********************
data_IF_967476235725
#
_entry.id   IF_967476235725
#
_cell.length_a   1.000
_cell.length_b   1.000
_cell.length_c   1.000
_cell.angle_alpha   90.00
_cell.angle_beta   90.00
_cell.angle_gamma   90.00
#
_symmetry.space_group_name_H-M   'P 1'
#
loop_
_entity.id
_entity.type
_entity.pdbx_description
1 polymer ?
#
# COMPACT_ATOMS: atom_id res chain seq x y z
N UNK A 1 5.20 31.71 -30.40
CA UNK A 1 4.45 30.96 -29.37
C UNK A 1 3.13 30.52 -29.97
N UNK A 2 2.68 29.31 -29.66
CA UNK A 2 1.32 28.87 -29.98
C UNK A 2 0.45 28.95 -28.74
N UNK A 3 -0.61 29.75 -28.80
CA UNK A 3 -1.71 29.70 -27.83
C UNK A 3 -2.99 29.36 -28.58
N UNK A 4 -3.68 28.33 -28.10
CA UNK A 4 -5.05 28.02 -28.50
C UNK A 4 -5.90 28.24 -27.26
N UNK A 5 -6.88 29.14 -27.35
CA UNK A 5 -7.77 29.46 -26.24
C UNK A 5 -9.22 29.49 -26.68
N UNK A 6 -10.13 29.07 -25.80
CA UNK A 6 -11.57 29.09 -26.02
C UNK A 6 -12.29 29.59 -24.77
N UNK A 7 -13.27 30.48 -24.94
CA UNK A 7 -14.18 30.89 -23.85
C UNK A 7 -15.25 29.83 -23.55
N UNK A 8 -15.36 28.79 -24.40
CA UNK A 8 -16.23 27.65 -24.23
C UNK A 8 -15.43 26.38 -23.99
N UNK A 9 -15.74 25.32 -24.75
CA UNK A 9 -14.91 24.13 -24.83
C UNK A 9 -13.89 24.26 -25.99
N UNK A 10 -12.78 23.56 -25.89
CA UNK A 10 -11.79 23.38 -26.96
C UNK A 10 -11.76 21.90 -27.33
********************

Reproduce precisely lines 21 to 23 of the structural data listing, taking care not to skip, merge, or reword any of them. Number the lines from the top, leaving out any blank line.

N UNK A 1 5.20 31.71 -30.40
CA UNK A 1 4.45 30.96 -29.37
C UNK A 1 3.13 30.52 -29.97